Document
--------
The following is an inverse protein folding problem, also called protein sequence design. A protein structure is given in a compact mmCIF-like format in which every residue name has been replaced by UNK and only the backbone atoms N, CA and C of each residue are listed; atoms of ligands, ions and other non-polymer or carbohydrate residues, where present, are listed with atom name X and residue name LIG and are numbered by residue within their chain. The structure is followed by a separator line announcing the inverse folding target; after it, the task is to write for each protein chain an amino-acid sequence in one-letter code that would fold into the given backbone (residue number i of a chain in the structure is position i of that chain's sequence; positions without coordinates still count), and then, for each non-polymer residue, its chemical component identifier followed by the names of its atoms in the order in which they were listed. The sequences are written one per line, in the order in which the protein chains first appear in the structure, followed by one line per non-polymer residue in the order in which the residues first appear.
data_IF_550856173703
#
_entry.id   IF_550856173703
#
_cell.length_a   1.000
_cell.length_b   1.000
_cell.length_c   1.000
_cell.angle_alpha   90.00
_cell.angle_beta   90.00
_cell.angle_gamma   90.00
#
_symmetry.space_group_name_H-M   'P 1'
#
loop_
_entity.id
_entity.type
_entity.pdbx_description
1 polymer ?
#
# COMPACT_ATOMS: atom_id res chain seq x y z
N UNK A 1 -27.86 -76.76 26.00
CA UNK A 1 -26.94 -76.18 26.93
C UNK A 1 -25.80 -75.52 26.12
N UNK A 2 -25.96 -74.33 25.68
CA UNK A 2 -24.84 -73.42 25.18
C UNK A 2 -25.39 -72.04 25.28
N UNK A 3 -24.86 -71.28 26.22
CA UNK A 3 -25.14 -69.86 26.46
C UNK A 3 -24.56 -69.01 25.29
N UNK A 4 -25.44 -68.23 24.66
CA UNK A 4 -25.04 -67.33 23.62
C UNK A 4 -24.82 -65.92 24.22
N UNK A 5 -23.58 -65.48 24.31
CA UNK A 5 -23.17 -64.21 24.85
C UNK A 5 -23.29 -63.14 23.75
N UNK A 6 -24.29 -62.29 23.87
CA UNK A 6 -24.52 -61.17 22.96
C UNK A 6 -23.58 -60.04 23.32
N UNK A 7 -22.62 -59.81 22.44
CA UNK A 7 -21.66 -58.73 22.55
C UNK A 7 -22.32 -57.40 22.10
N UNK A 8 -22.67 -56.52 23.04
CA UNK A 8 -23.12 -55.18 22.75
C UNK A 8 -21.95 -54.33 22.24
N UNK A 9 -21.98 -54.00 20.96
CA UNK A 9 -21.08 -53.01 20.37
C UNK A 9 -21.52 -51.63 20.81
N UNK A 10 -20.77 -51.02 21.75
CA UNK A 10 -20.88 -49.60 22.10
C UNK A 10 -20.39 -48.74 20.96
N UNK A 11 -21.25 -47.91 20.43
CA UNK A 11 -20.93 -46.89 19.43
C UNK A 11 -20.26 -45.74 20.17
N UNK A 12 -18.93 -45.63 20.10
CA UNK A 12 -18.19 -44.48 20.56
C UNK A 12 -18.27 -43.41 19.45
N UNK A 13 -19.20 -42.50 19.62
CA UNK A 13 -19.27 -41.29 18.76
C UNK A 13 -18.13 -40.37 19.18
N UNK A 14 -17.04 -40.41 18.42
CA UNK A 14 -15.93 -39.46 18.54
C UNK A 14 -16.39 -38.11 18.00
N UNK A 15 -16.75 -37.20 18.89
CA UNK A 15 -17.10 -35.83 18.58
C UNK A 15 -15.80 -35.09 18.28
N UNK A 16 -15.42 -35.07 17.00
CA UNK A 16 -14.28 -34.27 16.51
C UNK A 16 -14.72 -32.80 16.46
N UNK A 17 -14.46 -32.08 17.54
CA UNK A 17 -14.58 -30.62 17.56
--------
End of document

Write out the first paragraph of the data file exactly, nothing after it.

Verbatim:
The following is an inverse protein folding problem, also called protein sequence design. A protein structure is given in a compact mmCIF-like format in which every residue name has been replaced by UNK and only the backbone atoms N, CA and C of each residue are listed; atoms of ligands, ions and other non-polymer or carbohydrate residues, where present, are listed with atom name X and residue name LIG and are numbered by residue within their chain. The structure is followed by a separator line announcing the inverse folding target; after it, the task is to write for each protein chain an amino-acid sequence in one-letter code that would fold into the given backbone (residue number i of a chain in the structure is position i of that chain's sequence; positions without coordinates still count), and then, for each non-polymer residue, its chemical component identifier followed by the names of its atoms in the order in which they were listed. The sequences are written one per line, in the order in which the protein chains first appear in the structure, followed by one line per non-polymer residue in the order in which the residues first appear.